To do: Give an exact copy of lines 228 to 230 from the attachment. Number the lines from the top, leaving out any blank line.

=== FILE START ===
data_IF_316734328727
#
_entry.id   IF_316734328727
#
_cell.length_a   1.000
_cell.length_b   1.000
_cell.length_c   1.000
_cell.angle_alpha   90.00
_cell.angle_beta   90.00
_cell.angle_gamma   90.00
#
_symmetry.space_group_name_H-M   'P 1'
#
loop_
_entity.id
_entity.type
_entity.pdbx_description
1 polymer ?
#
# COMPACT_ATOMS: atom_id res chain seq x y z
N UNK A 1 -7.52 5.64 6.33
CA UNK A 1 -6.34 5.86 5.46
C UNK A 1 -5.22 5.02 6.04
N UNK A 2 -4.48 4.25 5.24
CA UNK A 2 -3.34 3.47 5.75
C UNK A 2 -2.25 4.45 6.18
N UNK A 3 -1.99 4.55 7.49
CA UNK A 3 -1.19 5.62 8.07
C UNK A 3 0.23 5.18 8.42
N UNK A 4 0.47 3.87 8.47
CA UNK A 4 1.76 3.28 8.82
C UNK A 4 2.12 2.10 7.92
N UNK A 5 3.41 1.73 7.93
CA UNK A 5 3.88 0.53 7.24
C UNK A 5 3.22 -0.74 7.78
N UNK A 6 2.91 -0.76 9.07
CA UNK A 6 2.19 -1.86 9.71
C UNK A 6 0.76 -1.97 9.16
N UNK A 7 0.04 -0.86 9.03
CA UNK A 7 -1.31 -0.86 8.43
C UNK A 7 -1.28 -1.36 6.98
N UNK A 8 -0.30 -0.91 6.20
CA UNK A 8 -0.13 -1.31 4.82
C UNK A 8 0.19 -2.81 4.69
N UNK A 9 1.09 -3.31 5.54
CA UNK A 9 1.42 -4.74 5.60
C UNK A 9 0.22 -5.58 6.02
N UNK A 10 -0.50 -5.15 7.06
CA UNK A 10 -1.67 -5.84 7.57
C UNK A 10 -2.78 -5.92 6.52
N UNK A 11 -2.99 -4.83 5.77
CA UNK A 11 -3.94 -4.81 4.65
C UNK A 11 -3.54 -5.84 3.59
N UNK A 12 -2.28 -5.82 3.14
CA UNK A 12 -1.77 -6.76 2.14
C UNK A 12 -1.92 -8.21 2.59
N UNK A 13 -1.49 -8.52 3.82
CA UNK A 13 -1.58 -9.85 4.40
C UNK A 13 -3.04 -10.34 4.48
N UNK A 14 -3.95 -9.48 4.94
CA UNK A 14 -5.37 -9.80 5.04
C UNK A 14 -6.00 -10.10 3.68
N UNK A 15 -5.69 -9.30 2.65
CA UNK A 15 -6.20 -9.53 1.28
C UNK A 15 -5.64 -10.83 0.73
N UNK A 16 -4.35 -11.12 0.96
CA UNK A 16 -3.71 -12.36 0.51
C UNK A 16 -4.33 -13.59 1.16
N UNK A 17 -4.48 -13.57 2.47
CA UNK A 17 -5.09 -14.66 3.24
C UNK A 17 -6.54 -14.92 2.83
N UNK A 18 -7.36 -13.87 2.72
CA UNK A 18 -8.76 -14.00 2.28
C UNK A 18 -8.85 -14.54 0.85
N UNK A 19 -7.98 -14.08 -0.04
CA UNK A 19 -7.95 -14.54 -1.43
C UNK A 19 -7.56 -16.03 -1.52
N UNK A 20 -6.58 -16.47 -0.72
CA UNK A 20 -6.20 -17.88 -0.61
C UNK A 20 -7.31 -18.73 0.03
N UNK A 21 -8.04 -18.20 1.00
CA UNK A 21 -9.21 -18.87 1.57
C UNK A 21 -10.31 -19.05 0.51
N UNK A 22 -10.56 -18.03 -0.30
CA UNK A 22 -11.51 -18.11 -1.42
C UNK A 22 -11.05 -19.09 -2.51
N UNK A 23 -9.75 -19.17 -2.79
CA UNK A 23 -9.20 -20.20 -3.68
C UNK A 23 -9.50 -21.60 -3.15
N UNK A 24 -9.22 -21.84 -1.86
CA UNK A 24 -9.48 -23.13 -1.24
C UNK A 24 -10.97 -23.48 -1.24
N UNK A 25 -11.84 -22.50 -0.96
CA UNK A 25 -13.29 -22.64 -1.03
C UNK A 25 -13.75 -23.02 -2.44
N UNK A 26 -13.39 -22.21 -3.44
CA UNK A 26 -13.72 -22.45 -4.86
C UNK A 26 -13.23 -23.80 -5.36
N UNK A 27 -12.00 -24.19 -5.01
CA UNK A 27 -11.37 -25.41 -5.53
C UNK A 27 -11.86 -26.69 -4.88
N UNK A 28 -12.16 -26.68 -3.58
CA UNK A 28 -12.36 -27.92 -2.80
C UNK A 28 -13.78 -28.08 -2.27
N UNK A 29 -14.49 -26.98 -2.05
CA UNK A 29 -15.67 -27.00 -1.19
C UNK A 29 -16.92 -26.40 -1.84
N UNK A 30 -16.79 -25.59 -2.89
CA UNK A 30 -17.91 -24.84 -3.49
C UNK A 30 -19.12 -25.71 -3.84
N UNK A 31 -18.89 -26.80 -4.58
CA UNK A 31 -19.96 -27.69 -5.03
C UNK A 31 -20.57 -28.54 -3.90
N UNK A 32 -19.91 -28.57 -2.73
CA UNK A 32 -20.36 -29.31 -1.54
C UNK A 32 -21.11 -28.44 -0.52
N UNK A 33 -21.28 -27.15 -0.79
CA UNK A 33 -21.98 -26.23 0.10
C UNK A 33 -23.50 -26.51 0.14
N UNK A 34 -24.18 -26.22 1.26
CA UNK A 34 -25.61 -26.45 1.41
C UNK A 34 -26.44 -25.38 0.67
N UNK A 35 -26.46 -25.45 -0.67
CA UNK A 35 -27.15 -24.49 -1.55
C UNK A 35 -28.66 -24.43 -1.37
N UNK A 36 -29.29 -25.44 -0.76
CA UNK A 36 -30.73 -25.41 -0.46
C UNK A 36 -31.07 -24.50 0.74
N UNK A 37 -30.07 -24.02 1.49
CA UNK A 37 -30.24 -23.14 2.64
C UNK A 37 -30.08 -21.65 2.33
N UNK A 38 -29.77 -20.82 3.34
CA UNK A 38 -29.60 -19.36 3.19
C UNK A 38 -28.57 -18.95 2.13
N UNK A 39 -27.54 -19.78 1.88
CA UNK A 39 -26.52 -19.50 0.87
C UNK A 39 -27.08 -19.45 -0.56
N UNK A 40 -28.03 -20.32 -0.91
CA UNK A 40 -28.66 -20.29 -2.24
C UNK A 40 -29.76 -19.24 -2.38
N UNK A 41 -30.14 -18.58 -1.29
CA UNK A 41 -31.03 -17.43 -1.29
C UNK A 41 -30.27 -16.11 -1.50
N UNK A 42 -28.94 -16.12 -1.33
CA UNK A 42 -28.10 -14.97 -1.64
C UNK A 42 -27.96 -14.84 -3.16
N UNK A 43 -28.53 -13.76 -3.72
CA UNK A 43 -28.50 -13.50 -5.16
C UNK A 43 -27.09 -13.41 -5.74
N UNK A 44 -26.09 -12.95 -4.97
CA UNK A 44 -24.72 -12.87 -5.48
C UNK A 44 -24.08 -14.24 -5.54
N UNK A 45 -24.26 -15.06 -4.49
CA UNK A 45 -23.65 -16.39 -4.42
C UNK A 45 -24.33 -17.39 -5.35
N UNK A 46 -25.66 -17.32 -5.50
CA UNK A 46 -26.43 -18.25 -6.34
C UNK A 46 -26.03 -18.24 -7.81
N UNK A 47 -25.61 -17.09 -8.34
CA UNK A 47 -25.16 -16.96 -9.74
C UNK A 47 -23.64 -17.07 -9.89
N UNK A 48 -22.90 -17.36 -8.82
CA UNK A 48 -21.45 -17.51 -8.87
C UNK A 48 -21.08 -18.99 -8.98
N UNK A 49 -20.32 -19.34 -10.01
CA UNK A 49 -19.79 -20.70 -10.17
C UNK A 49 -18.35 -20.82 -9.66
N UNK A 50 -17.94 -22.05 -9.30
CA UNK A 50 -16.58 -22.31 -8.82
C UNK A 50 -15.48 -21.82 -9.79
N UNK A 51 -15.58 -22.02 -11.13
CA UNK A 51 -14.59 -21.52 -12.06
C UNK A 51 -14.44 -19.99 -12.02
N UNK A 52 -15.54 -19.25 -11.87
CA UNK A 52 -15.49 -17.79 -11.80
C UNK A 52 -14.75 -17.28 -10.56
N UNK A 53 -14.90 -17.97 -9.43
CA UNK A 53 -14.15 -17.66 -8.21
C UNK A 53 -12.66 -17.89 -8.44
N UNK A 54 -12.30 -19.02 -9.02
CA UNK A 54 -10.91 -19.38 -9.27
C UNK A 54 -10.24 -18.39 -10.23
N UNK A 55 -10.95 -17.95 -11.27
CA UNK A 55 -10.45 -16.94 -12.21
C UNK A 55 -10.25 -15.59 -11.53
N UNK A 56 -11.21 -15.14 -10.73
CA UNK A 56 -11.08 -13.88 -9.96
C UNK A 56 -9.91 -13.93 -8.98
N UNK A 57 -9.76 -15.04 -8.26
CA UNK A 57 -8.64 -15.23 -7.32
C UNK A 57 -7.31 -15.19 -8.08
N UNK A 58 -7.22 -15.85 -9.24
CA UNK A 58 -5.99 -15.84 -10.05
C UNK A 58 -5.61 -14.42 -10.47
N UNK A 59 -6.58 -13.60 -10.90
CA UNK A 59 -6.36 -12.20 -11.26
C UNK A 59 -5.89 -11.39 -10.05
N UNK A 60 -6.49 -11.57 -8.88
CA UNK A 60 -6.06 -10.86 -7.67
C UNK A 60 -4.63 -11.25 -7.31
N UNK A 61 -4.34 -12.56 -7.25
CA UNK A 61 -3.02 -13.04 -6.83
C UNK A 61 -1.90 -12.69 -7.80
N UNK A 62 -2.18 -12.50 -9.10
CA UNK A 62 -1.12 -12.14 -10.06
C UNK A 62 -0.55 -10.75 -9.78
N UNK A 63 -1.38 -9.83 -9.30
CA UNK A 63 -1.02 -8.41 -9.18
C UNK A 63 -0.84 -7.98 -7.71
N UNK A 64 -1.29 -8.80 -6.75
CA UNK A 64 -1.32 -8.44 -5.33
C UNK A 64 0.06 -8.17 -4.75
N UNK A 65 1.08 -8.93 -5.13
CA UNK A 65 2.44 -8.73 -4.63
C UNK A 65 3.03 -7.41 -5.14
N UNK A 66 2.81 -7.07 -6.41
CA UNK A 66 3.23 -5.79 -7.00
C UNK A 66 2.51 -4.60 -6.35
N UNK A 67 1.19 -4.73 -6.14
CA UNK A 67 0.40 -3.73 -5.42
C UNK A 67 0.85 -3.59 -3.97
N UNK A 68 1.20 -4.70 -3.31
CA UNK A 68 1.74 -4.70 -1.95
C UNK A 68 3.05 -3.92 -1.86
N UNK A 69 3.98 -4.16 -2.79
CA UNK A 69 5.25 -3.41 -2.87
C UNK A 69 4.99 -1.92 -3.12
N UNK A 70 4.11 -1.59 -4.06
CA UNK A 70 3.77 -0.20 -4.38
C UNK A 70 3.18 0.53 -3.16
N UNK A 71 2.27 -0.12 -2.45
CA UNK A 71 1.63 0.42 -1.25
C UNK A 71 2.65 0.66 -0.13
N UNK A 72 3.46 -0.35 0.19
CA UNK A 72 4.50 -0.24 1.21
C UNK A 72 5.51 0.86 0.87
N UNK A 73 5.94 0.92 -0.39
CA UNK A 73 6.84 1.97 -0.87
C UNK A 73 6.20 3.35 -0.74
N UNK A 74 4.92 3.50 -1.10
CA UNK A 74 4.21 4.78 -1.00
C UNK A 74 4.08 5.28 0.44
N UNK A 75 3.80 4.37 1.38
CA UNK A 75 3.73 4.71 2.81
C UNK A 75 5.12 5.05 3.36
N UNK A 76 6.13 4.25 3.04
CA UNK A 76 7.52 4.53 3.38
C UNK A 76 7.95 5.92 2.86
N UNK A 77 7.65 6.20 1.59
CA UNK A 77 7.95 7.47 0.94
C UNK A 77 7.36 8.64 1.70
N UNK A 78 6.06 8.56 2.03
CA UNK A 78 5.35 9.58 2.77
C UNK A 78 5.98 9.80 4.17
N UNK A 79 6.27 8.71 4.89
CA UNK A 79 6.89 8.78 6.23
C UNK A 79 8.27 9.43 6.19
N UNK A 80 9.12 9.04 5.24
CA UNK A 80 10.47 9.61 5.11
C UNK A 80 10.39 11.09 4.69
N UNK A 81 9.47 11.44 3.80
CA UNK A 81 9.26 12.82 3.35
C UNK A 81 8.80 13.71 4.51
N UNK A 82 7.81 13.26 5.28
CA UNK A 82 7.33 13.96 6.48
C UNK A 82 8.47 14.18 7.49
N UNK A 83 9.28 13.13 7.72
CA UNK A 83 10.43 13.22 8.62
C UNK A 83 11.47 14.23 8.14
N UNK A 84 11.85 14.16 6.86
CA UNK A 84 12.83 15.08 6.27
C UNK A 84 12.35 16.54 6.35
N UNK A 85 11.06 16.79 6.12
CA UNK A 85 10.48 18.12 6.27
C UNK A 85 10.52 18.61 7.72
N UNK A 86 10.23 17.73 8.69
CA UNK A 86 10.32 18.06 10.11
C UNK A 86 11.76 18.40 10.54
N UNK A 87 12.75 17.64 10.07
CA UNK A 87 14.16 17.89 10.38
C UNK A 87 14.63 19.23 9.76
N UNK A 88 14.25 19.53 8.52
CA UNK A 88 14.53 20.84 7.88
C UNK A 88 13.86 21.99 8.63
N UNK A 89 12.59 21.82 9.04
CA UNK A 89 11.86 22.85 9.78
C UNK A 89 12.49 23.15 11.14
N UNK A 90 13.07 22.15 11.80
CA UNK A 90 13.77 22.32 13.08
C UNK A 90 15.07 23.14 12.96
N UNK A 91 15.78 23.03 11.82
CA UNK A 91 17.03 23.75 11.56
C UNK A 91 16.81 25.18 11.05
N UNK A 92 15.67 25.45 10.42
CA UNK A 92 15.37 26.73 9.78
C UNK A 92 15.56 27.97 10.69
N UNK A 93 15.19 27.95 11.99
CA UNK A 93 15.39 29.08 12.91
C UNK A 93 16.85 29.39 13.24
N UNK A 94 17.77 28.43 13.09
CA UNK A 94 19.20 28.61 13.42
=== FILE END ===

N UNK A 70 4.11 -1.59 -4.06
CA UNK A 70 3.77 -0.20 -4.38
C UNK A 70 3.18 0.53 -3.16